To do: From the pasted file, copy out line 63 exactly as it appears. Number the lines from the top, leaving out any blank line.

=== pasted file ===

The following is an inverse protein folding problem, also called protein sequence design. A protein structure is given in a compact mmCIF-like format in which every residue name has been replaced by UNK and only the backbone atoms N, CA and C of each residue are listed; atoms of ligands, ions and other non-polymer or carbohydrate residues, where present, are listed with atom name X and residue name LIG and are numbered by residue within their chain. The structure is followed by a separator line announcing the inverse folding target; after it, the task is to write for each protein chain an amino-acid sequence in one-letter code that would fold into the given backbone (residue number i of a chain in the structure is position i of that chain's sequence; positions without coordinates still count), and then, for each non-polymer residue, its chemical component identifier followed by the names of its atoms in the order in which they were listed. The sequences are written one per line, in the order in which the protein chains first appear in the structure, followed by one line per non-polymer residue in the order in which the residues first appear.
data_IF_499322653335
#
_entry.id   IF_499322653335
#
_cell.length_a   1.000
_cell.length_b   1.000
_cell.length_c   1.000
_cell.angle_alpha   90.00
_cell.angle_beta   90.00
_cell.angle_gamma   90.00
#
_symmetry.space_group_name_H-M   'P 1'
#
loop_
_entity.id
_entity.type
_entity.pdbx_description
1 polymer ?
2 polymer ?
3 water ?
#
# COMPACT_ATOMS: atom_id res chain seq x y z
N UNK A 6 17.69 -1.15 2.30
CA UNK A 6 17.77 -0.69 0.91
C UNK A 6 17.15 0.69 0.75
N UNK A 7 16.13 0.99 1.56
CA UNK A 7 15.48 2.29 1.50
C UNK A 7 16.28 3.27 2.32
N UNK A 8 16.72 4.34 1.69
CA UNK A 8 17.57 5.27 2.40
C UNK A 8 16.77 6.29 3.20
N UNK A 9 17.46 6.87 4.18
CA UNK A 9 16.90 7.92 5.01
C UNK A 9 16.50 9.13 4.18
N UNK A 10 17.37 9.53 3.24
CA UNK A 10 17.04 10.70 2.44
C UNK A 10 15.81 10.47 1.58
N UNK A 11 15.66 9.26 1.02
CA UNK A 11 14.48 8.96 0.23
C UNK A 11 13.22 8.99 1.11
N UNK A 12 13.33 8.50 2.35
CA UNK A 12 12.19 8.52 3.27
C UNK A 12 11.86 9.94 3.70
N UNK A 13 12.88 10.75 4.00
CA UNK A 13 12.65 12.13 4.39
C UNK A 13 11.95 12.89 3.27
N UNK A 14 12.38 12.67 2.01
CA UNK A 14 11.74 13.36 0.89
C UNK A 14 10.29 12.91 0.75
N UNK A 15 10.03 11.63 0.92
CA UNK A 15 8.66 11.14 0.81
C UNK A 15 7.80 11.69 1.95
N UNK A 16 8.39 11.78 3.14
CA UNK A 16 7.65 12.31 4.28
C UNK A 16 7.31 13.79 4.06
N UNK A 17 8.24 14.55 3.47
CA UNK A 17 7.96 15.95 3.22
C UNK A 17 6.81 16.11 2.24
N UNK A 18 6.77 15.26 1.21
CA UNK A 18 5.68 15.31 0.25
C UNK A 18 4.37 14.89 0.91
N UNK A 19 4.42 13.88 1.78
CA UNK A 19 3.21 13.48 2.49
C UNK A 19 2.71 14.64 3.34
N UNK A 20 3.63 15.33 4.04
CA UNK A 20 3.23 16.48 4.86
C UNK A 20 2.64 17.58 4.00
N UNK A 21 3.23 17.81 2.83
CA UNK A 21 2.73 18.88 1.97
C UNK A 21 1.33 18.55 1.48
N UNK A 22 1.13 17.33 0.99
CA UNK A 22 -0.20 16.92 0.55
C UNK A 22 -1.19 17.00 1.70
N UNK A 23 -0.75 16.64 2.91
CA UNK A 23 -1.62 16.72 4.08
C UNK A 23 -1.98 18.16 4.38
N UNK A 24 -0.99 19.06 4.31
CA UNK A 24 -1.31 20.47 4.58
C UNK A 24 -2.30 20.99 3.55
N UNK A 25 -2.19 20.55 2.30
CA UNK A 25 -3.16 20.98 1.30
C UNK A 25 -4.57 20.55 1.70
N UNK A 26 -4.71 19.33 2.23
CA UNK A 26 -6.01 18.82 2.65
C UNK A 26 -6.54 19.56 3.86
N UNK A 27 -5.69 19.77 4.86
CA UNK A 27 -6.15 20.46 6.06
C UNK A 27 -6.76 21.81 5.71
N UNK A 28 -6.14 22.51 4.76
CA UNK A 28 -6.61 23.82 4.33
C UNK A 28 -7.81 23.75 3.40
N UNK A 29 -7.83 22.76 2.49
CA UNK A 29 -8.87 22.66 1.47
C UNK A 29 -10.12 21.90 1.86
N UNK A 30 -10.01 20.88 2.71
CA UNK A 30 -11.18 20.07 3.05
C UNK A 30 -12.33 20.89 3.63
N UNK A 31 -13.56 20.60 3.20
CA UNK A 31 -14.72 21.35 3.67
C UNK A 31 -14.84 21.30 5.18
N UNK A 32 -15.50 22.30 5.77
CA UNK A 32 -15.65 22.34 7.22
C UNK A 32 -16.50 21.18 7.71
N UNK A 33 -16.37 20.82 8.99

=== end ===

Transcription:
N UNK A 19 4.42 13.88 1.78